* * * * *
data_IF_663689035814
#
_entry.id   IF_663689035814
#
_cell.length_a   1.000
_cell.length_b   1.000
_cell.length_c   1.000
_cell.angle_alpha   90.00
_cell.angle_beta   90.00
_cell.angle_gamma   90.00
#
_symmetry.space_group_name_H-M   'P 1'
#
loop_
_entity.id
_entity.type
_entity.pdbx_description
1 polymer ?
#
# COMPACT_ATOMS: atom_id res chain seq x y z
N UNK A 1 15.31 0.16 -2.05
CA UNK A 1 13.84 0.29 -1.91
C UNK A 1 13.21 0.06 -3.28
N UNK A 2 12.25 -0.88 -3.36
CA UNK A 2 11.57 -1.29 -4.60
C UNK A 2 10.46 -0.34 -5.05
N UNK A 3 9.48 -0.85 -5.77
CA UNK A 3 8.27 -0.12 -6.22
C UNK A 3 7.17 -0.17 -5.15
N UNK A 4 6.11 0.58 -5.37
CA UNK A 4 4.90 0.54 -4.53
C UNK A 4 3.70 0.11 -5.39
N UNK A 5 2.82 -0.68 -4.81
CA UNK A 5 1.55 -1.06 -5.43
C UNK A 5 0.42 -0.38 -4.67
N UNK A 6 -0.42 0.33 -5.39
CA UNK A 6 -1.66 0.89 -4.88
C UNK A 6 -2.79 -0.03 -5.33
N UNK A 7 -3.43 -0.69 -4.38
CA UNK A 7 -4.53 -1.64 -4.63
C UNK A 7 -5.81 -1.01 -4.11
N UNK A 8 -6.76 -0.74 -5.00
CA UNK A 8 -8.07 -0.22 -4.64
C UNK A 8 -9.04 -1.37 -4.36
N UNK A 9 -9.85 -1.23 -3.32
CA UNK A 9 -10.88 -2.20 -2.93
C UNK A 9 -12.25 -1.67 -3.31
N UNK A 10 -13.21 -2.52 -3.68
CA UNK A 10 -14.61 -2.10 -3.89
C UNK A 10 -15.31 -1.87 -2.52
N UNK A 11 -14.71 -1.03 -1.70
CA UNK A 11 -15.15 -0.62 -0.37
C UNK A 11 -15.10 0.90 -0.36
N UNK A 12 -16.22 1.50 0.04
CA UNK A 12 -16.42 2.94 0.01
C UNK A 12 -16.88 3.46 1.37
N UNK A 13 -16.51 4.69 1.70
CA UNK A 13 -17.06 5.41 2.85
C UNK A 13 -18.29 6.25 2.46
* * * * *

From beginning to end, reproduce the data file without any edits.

data_IF_663689035814
#
_entry.id   IF_663689035814
#
_cell.length_a   1.000
_cell.length_b   1.000
_cell.length_c   1.000
_cell.angle_alpha   90.00
_cell.angle_beta   90.00
_cell.angle_gamma   90.00
#
_symmetry.space_group_name_H-M   'P 1'
#
loop_
_entity.id
_entity.type
_entity.pdbx_description
1 polymer ?
#
# COMPACT_ATOMS: atom_id res chain seq x y z
N UNK A 1 15.31 0.16 -2.05
CA UNK A 1 13.84 0.29 -1.91
C UNK A 1 13.21 0.06 -3.28
N UNK A 2 12.25 -0.88 -3.36
CA UNK A 2 11.57 -1.29 -4.60
C UNK A 2 10.46 -0.34 -5.05
N UNK A 3 9.48 -0.85 -5.77
CA UNK A 3 8.27 -0.12 -6.22
C UNK A 3 7.17 -0.17 -5.15
N UNK A 4 6.11 0.58 -5.37
CA UNK A 4 4.90 0.54 -4.53
C UNK A 4 3.70 0.11 -5.39
N UNK A 5 2.82 -0.68 -4.81
CA UNK A 5 1.55 -1.06 -5.43
C UNK A 5 0.42 -0.38 -4.67
N UNK A 6 -0.42 0.33 -5.39
CA UNK A 6 -1.66 0.89 -4.88
C UNK A 6 -2.79 -0.03 -5.33
N UNK A 7 -3.43 -0.69 -4.38
CA UNK A 7 -4.53 -1.64 -4.63
C UNK A 7 -5.81 -1.01 -4.11
N UNK A 8 -6.76 -0.74 -5.00
CA UNK A 8 -8.07 -0.22 -4.64
C UNK A 8 -9.04 -1.37 -4.36
N UNK A 9 -9.85 -1.23 -3.32
CA UNK A 9 -10.88 -2.20 -2.93
C UNK A 9 -12.25 -1.67 -3.31
N UNK A 10 -13.21 -2.52 -3.68
CA UNK A 10 -14.61 -2.10 -3.89
C UNK A 10 -15.31 -1.87 -2.52
N UNK A 11 -14.71 -1.03 -1.70
CA UNK A 11 -15.15 -0.62 -0.37
C UNK A 11 -15.10 0.90 -0.36
N UNK A 12 -16.22 1.50 0.04
CA UNK A 12 -16.42 2.94 0.01
C UNK A 12 -16.88 3.46 1.37
N UNK A 13 -16.51 4.69 1.70
CA UNK A 13 -17.06 5.41 2.85
C UNK A 13 -18.29 6.25 2.46